Is it our name that makes us who we are or who we are that marks us with our identity?

How many feuds have been won and lost simply over a name: The McCoys and Hatfields, The War of the Roses, or The MacDonalds and the Campbells. If you were born a Campbell you were feuding with the MacDonalds whether you were aware of it or not. You were entwined into the family feud based on your birth, not by your choice.

Our identity is found in many things: Our family name. Our family history or our lack of family history. Our accomplishments. Our failures. Our fears. Our successes. Our strengths. Our weaknesses.

And it is those very things that can stand in the way of identifying ourselves in Christ. He is where we find our identity, but so often life confuses us and blinds us and we come to Christ recognizing him as our Savior, but struggling to recognize him as Lord. Is this where we fall short in surrendering our identity for his? We recognize him as our Savior, but don’t know how to make him our Lord? The battle for lordship begins and ends with identity.

Who do you say you are?

I say I am a wife, ‘just’ a mom to some, but ‘mom!’ to the four people that matter. I homeschool and in some circles that is celebrated and in some circles it is ridiculed. I am flawed. I find it difficult to forgive myself. I label myself: failure. reject. My mistakes replay in my mind like a broken record.

Who does Christ say you are?

Christ says I am chosen. I am blameless. I am enough. I am approved. I am free. I am righteous. I am an heir. I am a royal priest. I am a minister. I am loved. I am forgiven. I am His. 

Did I become each of these things the moment I accepted Christ as my Savior? Yes. However, did I believe them immediately? No. Honestly, accepting my new identity in Christ has taken me many years to embrace, and it has become part of my transformation.

Gideon (Judges 6-7) hid in a winepress while threshing grain because he was hiding from his enemies when an angel appeared to him and called him a ‘mighty man of valor’.This angel proceeded to launch Gideon on a path of bravery and courage. But, Gideon had to be thinking, ‘Are you kidding? I am hiding! I’m too scared to thresh this grain in broad daylight and you call me what?’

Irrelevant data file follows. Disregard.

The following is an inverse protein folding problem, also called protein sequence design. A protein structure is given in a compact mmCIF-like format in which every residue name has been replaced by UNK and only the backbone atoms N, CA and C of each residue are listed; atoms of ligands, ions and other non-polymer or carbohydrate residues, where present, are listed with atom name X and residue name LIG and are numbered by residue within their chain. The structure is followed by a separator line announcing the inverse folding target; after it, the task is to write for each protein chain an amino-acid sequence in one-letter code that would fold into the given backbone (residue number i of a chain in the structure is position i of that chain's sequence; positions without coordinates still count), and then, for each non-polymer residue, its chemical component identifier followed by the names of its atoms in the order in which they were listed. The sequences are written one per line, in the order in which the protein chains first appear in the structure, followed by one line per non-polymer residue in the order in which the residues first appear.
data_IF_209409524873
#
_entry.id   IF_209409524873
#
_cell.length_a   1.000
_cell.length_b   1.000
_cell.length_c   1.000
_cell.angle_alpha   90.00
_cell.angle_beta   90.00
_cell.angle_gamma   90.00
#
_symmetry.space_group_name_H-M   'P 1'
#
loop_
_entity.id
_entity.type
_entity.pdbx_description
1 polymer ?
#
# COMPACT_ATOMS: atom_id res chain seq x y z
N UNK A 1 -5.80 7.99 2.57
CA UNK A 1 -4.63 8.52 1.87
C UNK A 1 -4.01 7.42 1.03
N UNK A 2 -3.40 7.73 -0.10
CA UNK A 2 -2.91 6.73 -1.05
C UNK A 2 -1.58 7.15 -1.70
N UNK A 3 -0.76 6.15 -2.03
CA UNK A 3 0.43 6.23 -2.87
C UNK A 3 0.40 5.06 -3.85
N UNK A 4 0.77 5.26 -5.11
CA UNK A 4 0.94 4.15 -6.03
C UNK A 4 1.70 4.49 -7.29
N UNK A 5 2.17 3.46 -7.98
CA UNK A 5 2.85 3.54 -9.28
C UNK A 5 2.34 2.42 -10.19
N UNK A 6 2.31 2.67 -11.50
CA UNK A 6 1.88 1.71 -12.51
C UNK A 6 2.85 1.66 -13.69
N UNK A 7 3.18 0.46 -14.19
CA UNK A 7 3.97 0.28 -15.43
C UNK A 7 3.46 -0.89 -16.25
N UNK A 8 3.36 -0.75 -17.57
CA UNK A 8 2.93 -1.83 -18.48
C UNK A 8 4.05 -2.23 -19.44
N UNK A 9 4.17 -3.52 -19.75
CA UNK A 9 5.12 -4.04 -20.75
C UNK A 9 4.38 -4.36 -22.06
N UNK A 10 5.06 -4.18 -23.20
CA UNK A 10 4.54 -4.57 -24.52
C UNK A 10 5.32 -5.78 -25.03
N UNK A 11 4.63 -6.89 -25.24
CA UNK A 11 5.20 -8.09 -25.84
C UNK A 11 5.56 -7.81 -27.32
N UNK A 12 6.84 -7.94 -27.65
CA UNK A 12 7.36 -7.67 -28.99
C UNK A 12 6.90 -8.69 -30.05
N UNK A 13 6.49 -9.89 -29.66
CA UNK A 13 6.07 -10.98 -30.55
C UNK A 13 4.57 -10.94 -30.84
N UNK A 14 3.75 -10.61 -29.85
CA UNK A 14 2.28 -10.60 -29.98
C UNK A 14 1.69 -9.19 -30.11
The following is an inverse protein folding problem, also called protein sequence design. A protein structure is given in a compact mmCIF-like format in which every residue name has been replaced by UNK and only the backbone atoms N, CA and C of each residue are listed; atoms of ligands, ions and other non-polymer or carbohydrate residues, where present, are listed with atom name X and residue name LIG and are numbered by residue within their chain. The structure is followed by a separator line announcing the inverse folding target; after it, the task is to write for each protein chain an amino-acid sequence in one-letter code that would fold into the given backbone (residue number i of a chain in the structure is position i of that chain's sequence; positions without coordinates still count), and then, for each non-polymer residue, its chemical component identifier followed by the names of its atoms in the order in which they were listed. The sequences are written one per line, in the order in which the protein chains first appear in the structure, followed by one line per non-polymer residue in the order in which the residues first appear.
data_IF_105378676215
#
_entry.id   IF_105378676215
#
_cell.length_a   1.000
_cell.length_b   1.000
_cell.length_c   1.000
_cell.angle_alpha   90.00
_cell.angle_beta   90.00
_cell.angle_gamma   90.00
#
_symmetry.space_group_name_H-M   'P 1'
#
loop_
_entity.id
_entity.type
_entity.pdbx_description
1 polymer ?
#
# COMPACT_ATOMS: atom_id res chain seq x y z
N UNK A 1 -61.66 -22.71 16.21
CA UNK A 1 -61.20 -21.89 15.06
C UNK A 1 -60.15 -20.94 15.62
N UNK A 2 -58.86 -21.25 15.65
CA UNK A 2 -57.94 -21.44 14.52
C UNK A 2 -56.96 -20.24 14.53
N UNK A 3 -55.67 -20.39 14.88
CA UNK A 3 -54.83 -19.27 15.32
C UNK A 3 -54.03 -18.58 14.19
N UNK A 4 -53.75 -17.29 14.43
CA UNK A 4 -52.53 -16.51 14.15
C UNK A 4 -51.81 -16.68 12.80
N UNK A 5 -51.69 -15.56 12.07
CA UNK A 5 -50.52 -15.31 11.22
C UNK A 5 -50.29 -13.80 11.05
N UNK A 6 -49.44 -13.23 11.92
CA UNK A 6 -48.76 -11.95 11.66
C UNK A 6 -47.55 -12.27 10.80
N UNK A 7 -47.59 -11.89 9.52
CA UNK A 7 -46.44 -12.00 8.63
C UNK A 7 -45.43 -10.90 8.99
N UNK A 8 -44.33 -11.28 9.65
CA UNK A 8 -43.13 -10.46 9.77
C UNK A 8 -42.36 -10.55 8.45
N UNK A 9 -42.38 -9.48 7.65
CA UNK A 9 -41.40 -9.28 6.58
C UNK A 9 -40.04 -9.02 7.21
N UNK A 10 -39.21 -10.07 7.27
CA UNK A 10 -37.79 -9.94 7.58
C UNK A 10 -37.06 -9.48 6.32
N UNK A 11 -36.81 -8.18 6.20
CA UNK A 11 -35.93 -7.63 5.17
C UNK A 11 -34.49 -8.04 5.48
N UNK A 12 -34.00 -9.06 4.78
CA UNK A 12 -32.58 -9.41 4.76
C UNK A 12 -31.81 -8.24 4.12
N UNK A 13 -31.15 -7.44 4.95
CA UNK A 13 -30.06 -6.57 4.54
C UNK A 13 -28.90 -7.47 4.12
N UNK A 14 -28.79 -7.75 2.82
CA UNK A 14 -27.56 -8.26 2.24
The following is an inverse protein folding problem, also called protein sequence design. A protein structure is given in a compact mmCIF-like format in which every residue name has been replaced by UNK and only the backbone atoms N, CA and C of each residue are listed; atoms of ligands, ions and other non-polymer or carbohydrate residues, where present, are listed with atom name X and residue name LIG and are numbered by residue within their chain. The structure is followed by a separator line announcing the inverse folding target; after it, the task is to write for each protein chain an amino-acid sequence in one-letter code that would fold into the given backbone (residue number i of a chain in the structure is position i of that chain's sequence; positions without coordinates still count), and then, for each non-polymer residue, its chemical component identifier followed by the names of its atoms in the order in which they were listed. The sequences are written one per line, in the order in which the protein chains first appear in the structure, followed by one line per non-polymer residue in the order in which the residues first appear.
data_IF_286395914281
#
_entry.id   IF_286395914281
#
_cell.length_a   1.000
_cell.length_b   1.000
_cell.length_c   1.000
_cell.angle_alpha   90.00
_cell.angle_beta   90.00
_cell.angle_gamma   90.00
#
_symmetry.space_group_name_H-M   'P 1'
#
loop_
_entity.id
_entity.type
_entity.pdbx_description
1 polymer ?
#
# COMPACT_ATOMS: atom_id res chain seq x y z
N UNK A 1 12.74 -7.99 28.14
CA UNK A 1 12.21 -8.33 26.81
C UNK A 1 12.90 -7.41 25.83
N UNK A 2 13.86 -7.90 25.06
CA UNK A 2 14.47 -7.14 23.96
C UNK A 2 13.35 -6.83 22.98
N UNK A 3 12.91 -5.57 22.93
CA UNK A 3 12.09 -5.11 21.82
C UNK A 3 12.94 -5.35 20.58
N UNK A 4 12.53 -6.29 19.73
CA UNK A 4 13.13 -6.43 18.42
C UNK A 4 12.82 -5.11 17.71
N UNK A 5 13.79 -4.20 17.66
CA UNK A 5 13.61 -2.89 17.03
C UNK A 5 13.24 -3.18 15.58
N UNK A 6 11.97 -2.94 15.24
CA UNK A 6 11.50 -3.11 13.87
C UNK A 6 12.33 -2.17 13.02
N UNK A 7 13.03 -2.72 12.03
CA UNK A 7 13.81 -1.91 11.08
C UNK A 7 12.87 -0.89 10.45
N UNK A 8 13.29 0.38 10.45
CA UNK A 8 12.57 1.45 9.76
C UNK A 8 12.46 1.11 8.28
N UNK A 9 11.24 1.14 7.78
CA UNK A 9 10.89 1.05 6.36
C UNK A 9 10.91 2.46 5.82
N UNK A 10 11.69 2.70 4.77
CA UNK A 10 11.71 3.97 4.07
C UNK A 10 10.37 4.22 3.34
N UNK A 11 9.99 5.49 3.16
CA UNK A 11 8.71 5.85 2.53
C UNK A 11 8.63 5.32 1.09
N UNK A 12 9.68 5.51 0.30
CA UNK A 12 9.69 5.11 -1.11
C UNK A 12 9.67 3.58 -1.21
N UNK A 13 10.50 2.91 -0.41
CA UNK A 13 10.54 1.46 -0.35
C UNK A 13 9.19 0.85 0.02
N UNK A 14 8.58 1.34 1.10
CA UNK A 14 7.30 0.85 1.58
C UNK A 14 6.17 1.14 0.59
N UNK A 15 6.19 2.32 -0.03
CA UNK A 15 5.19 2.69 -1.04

Could Gideon have called himself a coward? Did he take that on as his identity? I believe he might have. But God called him by another name. God wanted him to grow into his new identity.

Craig Groeschel writes in his book ‘Altar Ego‘: ‘Gideon, empowered by God, grew into the true meaning of his name. God will do the same of you, but you must be willing  to let go of the old name to grow into the fullness of your true identity.’

There are two things that I see in this quote and in the story of Gideon:

  1. Gideon was empowered by the Holy Spirit
  2. Gideon had to be willing to let go of his old identity

We can do nothing outside of the power of the Holy Spirit. Absolutely nothing. We can tell ourselves we are chosen and hope that we will begin to believe it if we repeat it to ourselves long enough, but for that belief to become really real to us we must turn to the Holy Spirit to empower that belief in us. Rather than repeat ‘I am chosen’ we say ‘Holy Spirit, empower me to believe that I am chosen.’

The second thing we have to do is to put aside our old identity. So that means we put aside the label of rejected. or failure. or loser. or successful. We have to be willing to let it go and be willing to grow into the fullness of our true identity in Christ through whatever means he chooses to use.

This is where our identity in Christ and his lordship in our life come to a cross roads because sometimes the ‘whatever means he chooses to use’ leads us down a road that we would not willingly choose to go on if we knew exactly what was around the bend. Sometimes that identity of who we are in Christ comes to us like a sunrise and sometimes it comes to us through a disaster, but the means is not the end goal. The end goal is for each of us to become who Christ says we are:

You are chosen.

You are blameless.

You are loved.

You are wonderfully made.

You are the apple of His eye.

You are approved.

You are accepted.

You are His. 

 

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I write to encourage you that you can experience a vibrant, transformative relationship with God even if your past or your shame tells you otherwise. God invites you upward and onward, will you join me? You'll receive weekly devotionals straight to your inbox. By subscribing you'll receive my 7-Day Devotional, Kicking Perfect, as a thank-you gift from me!

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